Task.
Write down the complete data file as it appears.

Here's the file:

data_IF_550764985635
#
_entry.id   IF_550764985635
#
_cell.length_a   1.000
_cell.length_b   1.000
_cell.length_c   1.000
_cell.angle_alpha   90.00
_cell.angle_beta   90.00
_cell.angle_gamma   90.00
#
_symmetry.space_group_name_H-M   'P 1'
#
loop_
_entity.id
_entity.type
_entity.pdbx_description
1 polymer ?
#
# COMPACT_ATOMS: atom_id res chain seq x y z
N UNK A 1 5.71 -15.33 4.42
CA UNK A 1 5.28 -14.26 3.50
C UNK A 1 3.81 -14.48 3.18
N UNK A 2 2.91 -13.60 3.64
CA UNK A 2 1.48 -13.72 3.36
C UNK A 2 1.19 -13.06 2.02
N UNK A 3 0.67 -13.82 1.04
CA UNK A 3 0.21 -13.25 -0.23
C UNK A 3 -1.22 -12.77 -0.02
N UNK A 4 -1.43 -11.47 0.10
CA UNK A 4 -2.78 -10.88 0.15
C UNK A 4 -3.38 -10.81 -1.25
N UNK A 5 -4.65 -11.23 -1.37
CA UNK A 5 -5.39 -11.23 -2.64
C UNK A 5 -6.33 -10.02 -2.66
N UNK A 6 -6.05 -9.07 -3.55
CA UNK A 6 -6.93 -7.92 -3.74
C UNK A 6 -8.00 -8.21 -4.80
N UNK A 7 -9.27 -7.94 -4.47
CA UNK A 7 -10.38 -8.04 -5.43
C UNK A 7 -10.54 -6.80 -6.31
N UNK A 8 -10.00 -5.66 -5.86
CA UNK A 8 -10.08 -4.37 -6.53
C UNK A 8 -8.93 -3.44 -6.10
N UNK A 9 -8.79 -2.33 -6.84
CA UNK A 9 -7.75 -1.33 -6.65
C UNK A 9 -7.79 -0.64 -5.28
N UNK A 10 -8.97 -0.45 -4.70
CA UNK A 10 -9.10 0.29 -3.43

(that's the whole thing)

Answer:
data_IF_550764985635
#
_entry.id   IF_550764985635
#
_cell.length_a   1.000
_cell.length_b   1.000
_cell.length_c   1.000
_cell.angle_alpha   90.00
_cell.angle_beta   90.00
_cell.angle_gamma   90.00
#
_symmetry.space_group_name_H-M   'P 1'
#
loop_
_entity.id
_entity.type
_entity.pdbx_description
1 polymer ?
#
# COMPACT_ATOMS: atom_id res chain seq x y z
N UNK A 1 5.71 -15.33 4.42
CA UNK A 1 5.28 -14.26 3.50
C UNK A 1 3.81 -14.48 3.18
N UNK A 2 2.91 -13.60 3.64
CA UNK A 2 1.48 -13.72 3.36
C UNK A 2 1.19 -13.06 2.02
N UNK A 3 0.67 -13.82 1.04
CA UNK A 3 0.21 -13.25 -0.23
C UNK A 3 -1.22 -12.77 -0.02
N UNK A 4 -1.43 -11.47 0.10
CA UNK A 4 -2.78 -10.88 0.15
C UNK A 4 -3.38 -10.81 -1.25
N UNK A 5 -4.65 -11.23 -1.37
CA UNK A 5 -5.39 -11.23 -2.64
C UNK A 5 -6.33 -10.02 -2.66
N UNK A 6 -6.05 -9.07 -3.55
CA UNK A 6 -6.93 -7.92 -3.74
C UNK A 6 -8.00 -8.21 -4.80
N UNK A 7 -9.27 -7.94 -4.47
CA UNK A 7 -10.38 -8.04 -5.43
C UNK A 7 -10.54 -6.80 -6.31
N UNK A 8 -10.00 -5.66 -5.86
CA UNK A 8 -10.08 -4.37 -6.53
C UNK A 8 -8.93 -3.44 -6.10
N UNK A 9 -8.79 -2.33 -6.84
CA UNK A 9 -7.75 -1.33 -6.65
C UNK A 9 -7.79 -0.64 -5.28
N UNK A 10 -8.97 -0.45 -4.70
CA UNK A 10 -9.10 0.29 -3.43